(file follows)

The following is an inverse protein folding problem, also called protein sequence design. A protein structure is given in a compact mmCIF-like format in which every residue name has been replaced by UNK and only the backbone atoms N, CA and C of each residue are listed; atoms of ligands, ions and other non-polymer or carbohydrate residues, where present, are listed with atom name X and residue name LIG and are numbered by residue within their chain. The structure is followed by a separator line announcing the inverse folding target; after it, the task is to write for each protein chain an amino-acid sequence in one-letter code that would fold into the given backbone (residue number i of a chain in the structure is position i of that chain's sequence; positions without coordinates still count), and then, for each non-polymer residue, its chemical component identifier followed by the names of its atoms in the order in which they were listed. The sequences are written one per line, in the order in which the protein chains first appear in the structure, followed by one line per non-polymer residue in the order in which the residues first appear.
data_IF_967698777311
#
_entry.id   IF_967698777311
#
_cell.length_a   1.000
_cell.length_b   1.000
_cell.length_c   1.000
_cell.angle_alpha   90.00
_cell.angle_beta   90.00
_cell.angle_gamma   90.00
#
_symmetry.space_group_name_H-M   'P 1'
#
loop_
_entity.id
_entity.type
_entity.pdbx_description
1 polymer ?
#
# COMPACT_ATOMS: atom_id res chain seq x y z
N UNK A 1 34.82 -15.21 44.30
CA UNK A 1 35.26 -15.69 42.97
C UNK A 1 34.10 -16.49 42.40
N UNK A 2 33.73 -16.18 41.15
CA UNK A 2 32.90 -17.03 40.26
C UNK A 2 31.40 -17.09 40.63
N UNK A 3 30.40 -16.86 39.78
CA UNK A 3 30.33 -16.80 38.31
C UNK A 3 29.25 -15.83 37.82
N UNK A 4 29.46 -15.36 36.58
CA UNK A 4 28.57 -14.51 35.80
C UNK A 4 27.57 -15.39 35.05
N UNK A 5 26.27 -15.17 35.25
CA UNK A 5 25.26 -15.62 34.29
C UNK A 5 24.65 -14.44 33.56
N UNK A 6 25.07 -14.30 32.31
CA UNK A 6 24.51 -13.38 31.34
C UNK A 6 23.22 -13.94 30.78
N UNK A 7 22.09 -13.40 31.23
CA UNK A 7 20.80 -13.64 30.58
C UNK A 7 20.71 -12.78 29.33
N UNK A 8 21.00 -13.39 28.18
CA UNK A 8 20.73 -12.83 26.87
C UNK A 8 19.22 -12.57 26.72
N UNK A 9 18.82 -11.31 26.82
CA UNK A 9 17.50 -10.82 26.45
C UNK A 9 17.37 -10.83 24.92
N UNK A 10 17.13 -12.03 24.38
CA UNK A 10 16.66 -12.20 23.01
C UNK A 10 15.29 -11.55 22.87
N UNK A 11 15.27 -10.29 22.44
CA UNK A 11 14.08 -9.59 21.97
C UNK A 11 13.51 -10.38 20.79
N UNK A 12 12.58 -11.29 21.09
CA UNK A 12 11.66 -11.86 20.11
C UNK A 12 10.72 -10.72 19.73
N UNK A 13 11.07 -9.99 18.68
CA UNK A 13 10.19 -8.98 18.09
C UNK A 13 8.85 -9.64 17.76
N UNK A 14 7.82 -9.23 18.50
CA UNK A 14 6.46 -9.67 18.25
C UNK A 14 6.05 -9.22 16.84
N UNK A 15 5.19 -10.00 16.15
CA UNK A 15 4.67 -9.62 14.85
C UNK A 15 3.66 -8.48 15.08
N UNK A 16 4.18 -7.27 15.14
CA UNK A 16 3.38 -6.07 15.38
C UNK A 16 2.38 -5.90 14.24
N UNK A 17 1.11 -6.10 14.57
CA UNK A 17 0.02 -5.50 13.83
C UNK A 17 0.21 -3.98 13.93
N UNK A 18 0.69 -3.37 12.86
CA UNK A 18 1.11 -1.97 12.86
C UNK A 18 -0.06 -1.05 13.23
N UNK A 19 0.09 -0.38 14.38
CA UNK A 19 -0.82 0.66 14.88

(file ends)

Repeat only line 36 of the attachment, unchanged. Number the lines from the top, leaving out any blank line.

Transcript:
C UNK A 5 24.65 -14.44 33.56